There are signs of a small rise in koala numbers on the south coast, after two centuries of European settlement and bushfires left the region's population on the brink of extinction.
With negotiations over coming months to restart logging in the critical Bermagui to Tathra area, ecologists are warning of the need to protect the habitat of the vulnerable coastal colony.
Chris Allen, one of the leading researchers of the southern koala, said there were signs numbers on the far south coast had increased since the previous study, finished in 2009, estimated fewer than 50 were left.
''We have gone back through that country in 2012-13 and there are some indications koala numbers have increased,'' he said.
''In some areas, there's possibly an expansion … up to 30 per cent, and in other parts there is a contraction.''
Mr Allen, a senior threatened species officer with the NSW government's Office of Environment and Heritage, said while no specific figure could be given with certainty, the population estimate of 60 by conservationists was ''probably in the right ballpark''.
The perceived increase is based on extensive field work - recording koala droppings over 35,000 hectares - and not on reported sightings.
Mr Allen said a rise in numbers was likely because of better rainfall, which led to higher quality eucalyptus leaves, and freedom from natural and human-controlled impacts such as bushfires and logging.
''In those areas where [there] appears to be recovery, there appears to be significantly less impact … there has been a significant absence of impacts in the past 30 years,'' he said.
The koala ecologist said destruction of habitat was the major reason for the longer-term decline in numbers, with rural subdivision ''almost certainly a factor'' in the loss of koalas north of the Bermagui River.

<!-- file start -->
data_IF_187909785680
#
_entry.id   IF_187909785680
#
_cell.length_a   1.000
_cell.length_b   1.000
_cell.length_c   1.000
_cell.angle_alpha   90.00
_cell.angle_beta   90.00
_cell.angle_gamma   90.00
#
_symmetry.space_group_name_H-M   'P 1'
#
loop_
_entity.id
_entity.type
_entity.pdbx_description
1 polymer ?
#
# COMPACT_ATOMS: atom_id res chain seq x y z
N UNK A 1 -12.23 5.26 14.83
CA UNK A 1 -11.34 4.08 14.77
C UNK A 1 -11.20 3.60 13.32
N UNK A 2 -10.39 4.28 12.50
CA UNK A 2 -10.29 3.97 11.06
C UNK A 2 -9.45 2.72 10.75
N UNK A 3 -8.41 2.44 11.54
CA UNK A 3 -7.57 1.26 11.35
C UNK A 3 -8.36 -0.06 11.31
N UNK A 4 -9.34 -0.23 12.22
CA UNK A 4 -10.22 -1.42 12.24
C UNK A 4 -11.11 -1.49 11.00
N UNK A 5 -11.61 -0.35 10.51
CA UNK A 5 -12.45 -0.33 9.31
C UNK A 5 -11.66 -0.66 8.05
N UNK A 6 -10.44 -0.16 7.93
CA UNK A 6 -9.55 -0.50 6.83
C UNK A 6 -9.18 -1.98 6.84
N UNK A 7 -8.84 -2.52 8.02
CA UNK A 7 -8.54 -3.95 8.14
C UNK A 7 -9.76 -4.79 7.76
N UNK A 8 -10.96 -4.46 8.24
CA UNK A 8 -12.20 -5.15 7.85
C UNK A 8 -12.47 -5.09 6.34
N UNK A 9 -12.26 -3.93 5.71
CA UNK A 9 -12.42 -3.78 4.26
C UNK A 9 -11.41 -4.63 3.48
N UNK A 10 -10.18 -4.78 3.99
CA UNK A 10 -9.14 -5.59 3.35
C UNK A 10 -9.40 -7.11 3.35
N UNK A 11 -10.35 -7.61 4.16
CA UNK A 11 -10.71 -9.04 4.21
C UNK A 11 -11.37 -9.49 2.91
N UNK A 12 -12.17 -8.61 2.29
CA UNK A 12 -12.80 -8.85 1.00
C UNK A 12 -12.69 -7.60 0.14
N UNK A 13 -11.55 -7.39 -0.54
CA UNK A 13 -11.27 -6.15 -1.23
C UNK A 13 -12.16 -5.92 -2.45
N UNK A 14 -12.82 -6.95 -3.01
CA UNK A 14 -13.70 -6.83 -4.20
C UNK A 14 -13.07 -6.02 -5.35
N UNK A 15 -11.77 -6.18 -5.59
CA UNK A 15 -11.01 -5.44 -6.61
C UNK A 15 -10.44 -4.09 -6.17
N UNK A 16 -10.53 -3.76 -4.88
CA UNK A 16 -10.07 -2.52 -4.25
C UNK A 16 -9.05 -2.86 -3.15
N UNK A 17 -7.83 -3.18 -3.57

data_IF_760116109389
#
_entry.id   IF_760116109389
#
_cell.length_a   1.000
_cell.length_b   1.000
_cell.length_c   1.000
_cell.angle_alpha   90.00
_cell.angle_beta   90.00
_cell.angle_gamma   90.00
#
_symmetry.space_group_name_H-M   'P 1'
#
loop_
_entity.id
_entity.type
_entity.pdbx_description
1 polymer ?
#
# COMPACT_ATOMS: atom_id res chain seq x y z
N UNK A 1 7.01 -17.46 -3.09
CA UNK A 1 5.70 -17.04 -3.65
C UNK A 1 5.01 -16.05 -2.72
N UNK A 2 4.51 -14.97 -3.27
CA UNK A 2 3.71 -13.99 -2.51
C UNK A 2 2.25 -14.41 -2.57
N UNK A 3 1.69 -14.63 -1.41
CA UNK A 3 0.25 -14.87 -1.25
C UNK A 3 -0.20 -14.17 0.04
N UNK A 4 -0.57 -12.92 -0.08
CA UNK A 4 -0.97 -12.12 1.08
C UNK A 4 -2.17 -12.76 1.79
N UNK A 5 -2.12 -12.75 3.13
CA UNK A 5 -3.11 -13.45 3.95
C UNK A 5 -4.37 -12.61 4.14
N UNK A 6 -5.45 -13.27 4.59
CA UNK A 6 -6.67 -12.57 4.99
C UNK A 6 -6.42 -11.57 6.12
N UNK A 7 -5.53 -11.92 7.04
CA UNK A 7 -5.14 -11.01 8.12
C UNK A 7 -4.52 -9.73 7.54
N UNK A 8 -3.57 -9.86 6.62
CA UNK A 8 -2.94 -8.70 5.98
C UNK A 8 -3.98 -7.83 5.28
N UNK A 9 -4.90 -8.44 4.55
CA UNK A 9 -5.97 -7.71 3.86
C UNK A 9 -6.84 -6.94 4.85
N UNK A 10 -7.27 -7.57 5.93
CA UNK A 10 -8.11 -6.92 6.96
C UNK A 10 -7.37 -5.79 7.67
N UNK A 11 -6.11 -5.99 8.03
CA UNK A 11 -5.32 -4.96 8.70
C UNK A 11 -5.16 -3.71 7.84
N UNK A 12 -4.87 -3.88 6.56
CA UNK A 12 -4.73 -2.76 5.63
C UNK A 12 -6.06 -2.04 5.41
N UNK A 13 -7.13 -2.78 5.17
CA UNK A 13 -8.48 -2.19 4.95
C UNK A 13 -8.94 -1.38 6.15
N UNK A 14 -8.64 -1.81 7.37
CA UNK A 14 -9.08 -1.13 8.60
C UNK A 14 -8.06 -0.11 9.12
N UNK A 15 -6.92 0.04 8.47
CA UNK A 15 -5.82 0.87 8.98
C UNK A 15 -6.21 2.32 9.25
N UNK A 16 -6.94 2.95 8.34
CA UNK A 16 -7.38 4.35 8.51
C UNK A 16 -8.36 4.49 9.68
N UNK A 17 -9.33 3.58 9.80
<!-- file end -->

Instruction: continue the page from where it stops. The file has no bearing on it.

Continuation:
The forestry industry had not logged in the populated areas but Mr Allen said there were important impending decisions to be made by government about future use of state forests.
''State forest areas being used by koalas have been committed as timber supply areas,'' he said.
Forestry Corporation of NSW's Daniel Tuan said selective logging was likely to be renewed in state forests between Bermagui and Tathra, but negotiated amendments to a threatened species licence - hoping to be made by the end of June - would include extended protection zones.
''It will be in the realms of several thousand hectares of exclusion zone,'' Mr Tuan said.
Peter Rutherford, forestry manager at South East Fibre Exports, which runs the Eden chip mill, said the company did not take the primary tree species koalas sourced for food.
''Forest red gums, woollybutt, ironbark … we don't take them,'' he said. ''We take stringybarks, silver top ash. Koalas will eat them, but they're not preferred.''